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The Holy Qur'an
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What They Say About the Quran
Humanity has received divine guidance through two channels: the
word of Allah and the prophets who were chosen by Him to
communicate His will to humanity These channels have always
functioned together, and if one is ignored or neglected, the will of
Allah cannot be known with any degree of accuracy. The Hindus
neglected their prophets and focused all of their attention on their
books, which proved to be only word puzzles that eventually were no
longer understood by the people. Similarly the Christians,
disregarding the Bible, attached importance only to the person of
Jesus Christ and eventually deified him. This resulted in the loss of t
he very essence of tawhid (monotheism) contained in the Bible.
As a matter of fact, the main scriptures revealed before the Qur'an
i.e., the Old Testament and the New Testament, acquired book form
long after the days of the prophets. Moreover, the New Testament
was not recorded in the language spoken by Jesus Christ, believed to
be Aramaic, but in Greek. This was because the early Christians made
no serious effort to preserve their revelation during the lifetime of
their prophet. The Old and New Testaments, which together form the
Christian Bible, now consist of translations of various individuals'
accounts of the original revelations as well as the additions and
deletions made by the faithful.
The Qur'an, as the last revealed book of God, is extant in its original
form. Allah Himself guaranteed its preservation. The entire Qur'an
was recorded in written form during the lifetime of the Prophet
Muhammad (PBUH) on pieces of palm leaves, parchments, bones, and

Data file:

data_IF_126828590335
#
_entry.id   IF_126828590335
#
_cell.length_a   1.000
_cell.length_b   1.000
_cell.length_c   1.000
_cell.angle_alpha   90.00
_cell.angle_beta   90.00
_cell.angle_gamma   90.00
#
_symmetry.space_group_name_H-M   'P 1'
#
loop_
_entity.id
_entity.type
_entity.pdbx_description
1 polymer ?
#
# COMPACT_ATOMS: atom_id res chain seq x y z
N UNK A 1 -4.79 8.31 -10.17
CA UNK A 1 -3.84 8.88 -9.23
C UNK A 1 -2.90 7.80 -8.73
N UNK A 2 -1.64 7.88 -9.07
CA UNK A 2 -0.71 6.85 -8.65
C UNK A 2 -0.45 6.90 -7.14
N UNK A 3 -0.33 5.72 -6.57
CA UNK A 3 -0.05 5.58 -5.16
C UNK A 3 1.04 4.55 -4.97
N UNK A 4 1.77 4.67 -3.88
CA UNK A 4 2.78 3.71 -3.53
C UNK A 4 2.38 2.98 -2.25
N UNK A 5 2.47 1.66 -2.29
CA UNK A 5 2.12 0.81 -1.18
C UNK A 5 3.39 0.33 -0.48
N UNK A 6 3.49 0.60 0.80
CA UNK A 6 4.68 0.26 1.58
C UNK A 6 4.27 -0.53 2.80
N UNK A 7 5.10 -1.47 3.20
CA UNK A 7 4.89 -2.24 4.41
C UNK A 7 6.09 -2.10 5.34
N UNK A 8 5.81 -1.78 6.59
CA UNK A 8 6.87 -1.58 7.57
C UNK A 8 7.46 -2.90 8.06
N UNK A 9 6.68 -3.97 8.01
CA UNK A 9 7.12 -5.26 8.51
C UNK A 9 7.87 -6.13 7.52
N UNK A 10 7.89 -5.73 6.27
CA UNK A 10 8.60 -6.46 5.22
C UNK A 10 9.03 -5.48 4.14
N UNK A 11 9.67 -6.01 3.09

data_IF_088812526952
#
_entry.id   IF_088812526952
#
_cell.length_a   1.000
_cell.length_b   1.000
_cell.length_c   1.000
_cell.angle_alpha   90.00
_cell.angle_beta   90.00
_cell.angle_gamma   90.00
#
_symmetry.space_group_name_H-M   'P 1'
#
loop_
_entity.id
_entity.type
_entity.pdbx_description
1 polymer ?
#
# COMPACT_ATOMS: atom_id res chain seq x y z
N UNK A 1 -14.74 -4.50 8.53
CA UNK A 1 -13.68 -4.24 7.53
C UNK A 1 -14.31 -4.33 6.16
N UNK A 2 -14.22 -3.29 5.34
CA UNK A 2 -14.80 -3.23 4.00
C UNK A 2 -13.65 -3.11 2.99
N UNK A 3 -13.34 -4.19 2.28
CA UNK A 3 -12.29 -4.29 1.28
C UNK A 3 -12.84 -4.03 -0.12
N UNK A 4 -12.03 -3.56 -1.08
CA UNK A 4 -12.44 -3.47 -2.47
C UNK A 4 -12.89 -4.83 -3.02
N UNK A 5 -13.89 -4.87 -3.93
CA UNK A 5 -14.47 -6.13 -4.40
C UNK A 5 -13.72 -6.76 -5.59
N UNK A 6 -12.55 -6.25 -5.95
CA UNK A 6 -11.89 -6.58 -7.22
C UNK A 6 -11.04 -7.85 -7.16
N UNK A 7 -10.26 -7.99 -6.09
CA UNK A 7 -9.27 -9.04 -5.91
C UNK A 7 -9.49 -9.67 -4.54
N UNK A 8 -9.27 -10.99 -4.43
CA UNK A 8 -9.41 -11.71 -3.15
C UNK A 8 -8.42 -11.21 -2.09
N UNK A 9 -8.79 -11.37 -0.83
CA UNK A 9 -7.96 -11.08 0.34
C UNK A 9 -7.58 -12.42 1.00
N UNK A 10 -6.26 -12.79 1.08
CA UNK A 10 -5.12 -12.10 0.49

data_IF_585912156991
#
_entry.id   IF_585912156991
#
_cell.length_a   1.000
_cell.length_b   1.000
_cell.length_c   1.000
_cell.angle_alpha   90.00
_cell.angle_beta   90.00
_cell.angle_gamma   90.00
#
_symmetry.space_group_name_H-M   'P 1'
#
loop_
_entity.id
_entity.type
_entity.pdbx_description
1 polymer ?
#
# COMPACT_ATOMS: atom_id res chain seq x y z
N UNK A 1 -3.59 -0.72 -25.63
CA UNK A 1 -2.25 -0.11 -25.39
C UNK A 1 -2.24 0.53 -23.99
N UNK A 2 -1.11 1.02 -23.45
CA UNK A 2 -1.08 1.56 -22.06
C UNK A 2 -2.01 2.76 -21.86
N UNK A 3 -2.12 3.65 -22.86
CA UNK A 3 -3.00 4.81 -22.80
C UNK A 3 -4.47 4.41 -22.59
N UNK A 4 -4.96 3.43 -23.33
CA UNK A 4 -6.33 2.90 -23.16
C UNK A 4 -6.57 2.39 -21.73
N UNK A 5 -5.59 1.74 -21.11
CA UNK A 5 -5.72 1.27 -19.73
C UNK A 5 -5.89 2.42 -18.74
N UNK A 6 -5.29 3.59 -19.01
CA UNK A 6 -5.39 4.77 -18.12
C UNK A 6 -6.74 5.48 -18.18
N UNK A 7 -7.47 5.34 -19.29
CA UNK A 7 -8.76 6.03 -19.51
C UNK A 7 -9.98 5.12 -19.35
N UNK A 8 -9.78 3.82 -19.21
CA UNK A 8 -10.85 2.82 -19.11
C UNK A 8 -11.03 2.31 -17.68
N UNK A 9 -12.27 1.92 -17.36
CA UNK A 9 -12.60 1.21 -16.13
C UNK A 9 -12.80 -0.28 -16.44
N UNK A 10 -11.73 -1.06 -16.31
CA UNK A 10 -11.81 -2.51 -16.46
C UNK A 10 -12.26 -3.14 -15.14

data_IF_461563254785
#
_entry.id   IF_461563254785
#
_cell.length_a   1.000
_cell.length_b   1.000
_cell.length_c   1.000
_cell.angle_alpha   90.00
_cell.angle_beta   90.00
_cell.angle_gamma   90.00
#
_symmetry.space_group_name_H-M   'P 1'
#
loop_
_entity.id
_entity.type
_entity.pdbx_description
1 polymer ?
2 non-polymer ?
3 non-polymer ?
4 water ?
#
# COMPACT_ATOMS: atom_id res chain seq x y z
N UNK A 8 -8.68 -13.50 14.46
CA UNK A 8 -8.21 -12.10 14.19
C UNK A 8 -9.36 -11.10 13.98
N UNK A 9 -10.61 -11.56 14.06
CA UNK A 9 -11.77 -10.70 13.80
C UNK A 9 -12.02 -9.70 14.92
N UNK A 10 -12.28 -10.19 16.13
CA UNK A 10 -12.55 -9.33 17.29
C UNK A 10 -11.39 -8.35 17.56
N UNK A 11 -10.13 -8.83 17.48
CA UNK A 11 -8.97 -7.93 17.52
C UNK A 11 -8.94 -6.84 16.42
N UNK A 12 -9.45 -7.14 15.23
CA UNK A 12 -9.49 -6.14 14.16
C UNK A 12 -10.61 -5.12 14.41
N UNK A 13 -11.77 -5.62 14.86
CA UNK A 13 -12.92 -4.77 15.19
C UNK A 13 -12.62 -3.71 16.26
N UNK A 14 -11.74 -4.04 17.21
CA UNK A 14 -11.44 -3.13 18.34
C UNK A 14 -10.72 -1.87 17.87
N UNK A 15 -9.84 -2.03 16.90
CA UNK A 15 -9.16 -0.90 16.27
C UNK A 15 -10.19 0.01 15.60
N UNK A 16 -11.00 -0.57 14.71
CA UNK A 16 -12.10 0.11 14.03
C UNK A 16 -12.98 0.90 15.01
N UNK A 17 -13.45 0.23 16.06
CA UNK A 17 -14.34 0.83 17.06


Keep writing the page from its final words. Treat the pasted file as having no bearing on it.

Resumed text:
other suitable surfaces. Moreover, there were tens of thousands of
his followers who memorized the whole Qur'an, and the Prophet
himself used to recite it to the angel Gabriel once a year and twice
when he was about to die.
After the Prophet's death, Abu Bakr, the first caliph, oversaw the
collection of the Qur'an into one volume by the Prophet's scribe, Zaid
Ibn Thabit. This volume remained with Abu Bakr who, when he was
about to die, entrusted it to his successor, Umar Ibn al Khattab who,
in turn, passed it on to Hafsa, the Prophet's wife. It was from this.original copy that Uthman, the third caliph, prepared several other
copies and sent them to different Muslim territories.
The Qur'an was preserved so meticulously because it was to be the
book of guidance for all humanity forever. Thus it does not address
only the Arabs, even though it was revealed in their language. It
speaks to man as a human being: "O Man! What has seduced you
from your Lord?" The practical nature of the Qur'anic teachings is
established by the examples of the Prophet and of pious Muslims
The Qur'an instructions are aimed at the general welfare of man and
are based on possibilities within his reach. Its wisdom is conclusive
in all of its venous dimensions. It does not condemn or torture the
flesh, nor does it neglect the soul. It does not humanize God nor does
it deify man. Everything is carefully placed where it belongs in the
total scheme of creation.
Those scholars who allege that Muhammad wrote the Qur'an claim
something that is not humanly possible. Could anyone living in the
sixth century CE. utter such scientific truths as the Qur'an contains?
Could he describe the evolution of the embryo inside the uterus so
accurately that it matches the description given by modern science?
Secondly, is it logical to believe that the Prophet, who, until the age
of forty, was known far and wide for his honesty and integrity,
began all of a sudden to write a book that is without equal in literary
merit and that could not be surpassed by the whole legion of the
Arab poets and orators of the highest caliber?
And lastly, is it justified to say that Muhammad (PBUH), who was
known to his people as al-Amin (The trustworthy) and who is still
admired by non-Muslim scholars for his honesty and integrity, came
forth with a false claim and on that falsehood trained thousands of
individuals of character, integrity, and honesty who were able to
establish the best human society that the world has ever known?
Surely, any sincere and unbiased searcher of truth will come to
believe that the Qur'an is the revealed book of Allah.
Without necessarily agreeing completely with their statements, we
would like to quote some of the opinions of important non-Muslim
scholars who have studied the Qur'an. Such comments show that the